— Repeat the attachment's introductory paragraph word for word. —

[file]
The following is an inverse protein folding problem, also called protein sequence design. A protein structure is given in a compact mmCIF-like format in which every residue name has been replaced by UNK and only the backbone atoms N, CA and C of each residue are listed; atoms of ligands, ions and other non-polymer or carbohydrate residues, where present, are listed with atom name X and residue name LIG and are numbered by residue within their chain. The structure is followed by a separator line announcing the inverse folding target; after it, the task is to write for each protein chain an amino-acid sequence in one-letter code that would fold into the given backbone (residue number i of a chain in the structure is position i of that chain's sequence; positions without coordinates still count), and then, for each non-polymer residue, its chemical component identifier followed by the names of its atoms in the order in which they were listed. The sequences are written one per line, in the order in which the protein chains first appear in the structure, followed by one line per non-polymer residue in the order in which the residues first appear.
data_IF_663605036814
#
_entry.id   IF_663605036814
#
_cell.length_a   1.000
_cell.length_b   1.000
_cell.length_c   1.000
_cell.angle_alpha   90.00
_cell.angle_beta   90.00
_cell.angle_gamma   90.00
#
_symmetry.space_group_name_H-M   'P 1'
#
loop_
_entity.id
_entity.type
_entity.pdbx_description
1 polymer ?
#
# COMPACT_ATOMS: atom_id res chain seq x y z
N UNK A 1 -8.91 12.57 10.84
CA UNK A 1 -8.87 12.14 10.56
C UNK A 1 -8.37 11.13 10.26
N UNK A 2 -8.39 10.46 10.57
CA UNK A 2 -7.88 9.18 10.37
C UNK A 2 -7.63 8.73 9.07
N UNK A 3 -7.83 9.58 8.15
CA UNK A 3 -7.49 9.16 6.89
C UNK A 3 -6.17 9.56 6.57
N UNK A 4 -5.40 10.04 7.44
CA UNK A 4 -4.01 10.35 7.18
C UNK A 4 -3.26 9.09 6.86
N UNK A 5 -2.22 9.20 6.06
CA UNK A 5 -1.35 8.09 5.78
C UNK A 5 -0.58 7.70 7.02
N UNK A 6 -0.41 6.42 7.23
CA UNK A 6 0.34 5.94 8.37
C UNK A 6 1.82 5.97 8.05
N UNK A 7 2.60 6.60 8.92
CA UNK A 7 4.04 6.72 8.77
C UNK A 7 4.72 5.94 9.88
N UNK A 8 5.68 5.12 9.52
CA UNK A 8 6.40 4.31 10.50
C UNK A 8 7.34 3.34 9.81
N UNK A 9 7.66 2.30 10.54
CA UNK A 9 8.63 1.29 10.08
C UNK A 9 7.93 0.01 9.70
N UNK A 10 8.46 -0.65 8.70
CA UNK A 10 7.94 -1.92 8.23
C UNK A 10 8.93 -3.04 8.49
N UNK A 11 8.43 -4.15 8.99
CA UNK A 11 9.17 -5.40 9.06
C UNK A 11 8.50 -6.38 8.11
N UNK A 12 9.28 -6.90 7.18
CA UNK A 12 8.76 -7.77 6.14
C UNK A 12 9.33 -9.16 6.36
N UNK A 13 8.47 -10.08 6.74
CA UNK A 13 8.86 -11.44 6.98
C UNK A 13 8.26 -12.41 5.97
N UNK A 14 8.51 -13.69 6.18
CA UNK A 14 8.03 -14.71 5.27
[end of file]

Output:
The following is an inverse protein folding problem, also called protein sequence design. A protein structure is given in a compact mmCIF-like format in which every residue name has been replaced by UNK and only the backbone atoms N, CA and C of each residue are listed; atoms of ligands, ions and other non-polymer or carbohydrate residues, where present, are listed with atom name X and residue name LIG and are numbered by residue within their chain. The structure is followed by a separator line announcing the inverse folding target; after it, the task is to write for each protein chain an amino-acid sequence in one-letter code that would fold into the given backbone (residue number i of a chain in the structure is position i of that chain's sequence; positions without coordinates still count), and then, for each non-polymer residue, its chemical component identifier followed by the names of its atoms in the order in which they were listed. The sequences are written one per line, in the order in which the protein chains first appear in the structure, followed by one line per non-polymer residue in the order in which the residues first appear.